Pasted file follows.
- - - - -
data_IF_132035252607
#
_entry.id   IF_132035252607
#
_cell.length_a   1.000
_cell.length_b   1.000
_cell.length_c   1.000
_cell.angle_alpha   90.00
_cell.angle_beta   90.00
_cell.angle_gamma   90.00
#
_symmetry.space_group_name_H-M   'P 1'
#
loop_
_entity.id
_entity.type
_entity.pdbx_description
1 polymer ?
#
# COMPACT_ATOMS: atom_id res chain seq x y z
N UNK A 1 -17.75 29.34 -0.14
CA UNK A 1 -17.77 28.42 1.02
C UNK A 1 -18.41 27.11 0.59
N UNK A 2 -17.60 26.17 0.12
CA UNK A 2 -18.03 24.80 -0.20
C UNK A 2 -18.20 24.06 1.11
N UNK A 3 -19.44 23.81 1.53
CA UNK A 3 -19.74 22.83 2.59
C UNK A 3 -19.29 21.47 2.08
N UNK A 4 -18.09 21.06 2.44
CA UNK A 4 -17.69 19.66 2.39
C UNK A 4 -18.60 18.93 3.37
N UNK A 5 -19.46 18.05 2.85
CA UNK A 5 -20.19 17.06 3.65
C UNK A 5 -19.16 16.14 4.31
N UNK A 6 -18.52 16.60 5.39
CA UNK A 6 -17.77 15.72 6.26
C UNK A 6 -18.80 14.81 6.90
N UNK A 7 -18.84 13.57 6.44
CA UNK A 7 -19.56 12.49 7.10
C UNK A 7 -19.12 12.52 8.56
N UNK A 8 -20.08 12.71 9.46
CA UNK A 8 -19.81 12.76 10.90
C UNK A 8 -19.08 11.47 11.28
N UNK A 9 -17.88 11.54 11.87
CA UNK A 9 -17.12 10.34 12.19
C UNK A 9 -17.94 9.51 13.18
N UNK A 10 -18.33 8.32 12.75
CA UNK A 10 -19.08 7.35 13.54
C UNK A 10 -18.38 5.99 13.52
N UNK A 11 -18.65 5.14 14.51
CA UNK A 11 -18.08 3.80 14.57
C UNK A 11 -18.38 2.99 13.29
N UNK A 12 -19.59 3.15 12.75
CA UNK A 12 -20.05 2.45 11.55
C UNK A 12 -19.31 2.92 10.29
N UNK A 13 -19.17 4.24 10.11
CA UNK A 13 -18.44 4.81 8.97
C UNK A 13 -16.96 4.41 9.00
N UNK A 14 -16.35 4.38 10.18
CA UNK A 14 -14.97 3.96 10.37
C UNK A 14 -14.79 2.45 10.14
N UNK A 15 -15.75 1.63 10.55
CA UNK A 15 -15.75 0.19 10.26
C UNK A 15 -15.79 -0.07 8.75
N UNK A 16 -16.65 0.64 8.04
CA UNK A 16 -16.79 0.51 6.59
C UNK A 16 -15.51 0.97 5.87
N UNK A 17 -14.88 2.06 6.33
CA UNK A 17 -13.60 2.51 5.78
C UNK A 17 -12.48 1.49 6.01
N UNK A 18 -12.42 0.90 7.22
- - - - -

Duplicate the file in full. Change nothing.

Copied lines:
data_IF_132035252607
#
_entry.id   IF_132035252607
#
_cell.length_a   1.000
_cell.length_b   1.000
_cell.length_c   1.000
_cell.angle_alpha   90.00
_cell.angle_beta   90.00
_cell.angle_gamma   90.00
#
_symmetry.space_group_name_H-M   'P 1'
#
loop_
_entity.id
_entity.type
_entity.pdbx_description
1 polymer ?
#
# COMPACT_ATOMS: atom_id res chain seq x y z
N UNK A 1 -17.75 29.34 -0.14
CA UNK A 1 -17.77 28.42 1.02
C UNK A 1 -18.41 27.11 0.59
N UNK A 2 -17.60 26.17 0.12
CA UNK A 2 -18.03 24.80 -0.20
C UNK A 2 -18.20 24.06 1.11
N UNK A 3 -19.44 23.81 1.53
CA UNK A 3 -19.74 22.83 2.59
C UNK A 3 -19.29 21.47 2.08
N UNK A 4 -18.09 21.06 2.44
CA UNK A 4 -17.69 19.66 2.39
C UNK A 4 -18.60 18.93 3.37
N UNK A 5 -19.46 18.05 2.85
CA UNK A 5 -20.19 17.06 3.65
C UNK A 5 -19.16 16.14 4.31
N UNK A 6 -18.52 16.60 5.39
CA UNK A 6 -17.77 15.72 6.26
C UNK A 6 -18.80 14.81 6.90
N UNK A 7 -18.84 13.57 6.44
CA UNK A 7 -19.56 12.49 7.10
C UNK A 7 -19.12 12.52 8.56
N UNK A 8 -20.08 12.71 9.46
CA UNK A 8 -19.81 12.76 10.90
C UNK A 8 -19.08 11.47 11.28
N UNK A 9 -17.88 11.54 11.87
CA UNK A 9 -17.12 10.34 12.19
C UNK A 9 -17.94 9.51 13.18
N UNK A 10 -18.33 8.32 12.75
CA UNK A 10 -19.08 7.35 13.54
C UNK A 10 -18.38 5.99 13.52
N UNK A 11 -18.65 5.14 14.51
CA UNK A 11 -18.08 3.80 14.57
C UNK A 11 -18.38 2.99 13.29
N UNK A 12 -19.59 3.15 12.75
CA UNK A 12 -20.05 2.45 11.55
C UNK A 12 -19.31 2.92 10.29
N UNK A 13 -19.17 4.24 10.11
CA UNK A 13 -18.44 4.81 8.97
C UNK A 13 -16.96 4.41 9.00
N UNK A 14 -16.35 4.38 10.18
CA UNK A 14 -14.97 3.96 10.37
C UNK A 14 -14.79 2.45 10.14
N UNK A 15 -15.75 1.63 10.55
CA UNK A 15 -15.75 0.19 10.26
C UNK A 15 -15.79 -0.07 8.75
N UNK A 16 -16.65 0.64 8.04
CA UNK A 16 -16.79 0.51 6.59
C UNK A 16 -15.51 0.97 5.87
N UNK A 17 -14.88 2.06 6.33
CA UNK A 17 -13.60 2.51 5.78
C UNK A 17 -12.48 1.49 6.01
N UNK A 18 -12.42 0.90 7.22